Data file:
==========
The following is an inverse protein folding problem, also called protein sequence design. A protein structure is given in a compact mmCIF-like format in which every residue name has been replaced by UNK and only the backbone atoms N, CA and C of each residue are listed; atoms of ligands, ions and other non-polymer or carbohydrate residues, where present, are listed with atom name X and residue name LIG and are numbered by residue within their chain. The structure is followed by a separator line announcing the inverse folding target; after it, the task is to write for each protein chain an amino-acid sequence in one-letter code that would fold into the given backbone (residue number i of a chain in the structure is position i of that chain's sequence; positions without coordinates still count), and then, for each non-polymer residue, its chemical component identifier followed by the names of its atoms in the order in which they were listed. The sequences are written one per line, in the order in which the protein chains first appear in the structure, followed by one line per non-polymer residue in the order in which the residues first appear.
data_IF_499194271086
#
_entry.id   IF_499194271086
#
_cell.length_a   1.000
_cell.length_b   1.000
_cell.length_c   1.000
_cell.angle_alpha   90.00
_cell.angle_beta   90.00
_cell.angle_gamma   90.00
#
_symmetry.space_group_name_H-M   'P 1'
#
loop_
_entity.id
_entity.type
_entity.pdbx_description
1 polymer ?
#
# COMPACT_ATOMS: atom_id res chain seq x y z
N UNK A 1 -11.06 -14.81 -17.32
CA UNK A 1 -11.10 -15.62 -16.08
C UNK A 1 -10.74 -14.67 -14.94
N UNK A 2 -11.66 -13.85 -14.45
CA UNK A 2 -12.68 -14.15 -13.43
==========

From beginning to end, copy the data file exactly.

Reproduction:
The following is an inverse protein folding problem, also called protein sequence design. A protein structure is given in a compact mmCIF-like format in which every residue name has been replaced by UNK and only the backbone atoms N, CA and C of each residue are listed; atoms of ligands, ions and other non-polymer or carbohydrate residues, where present, are listed with atom name X and residue name LIG and are numbered by residue within their chain. The structure is followed by a separator line announcing the inverse folding target; after it, the task is to write for each protein chain an amino-acid sequence in one-letter code that would fold into the given backbone (residue number i of a chain in the structure is position i of that chain's sequence; positions without coordinates still count), and then, for each non-polymer residue, its chemical component identifier followed by the names of its atoms in the order in which they were listed. The sequences are written one per line, in the order in which the protein chains first appear in the structure, followed by one line per non-polymer residue in the order in which the residues first appear.
data_IF_499194271086
#
_entry.id   IF_499194271086
#
_cell.length_a   1.000
_cell.length_b   1.000
_cell.length_c   1.000
_cell.angle_alpha   90.00
_cell.angle_beta   90.00
_cell.angle_gamma   90.00
#
_symmetry.space_group_name_H-M   'P 1'
#
loop_
_entity.id
_entity.type
_entity.pdbx_description
1 polymer ?
#
# COMPACT_ATOMS: atom_id res chain seq x y z
N UNK A 1 -11.06 -14.81 -17.32
CA UNK A 1 -11.10 -15.62 -16.08
C UNK A 1 -10.74 -14.67 -14.94
N UNK A 2 -11.66 -13.85 -14.45
CA UNK A 2 -12.68 -14.15 -13.43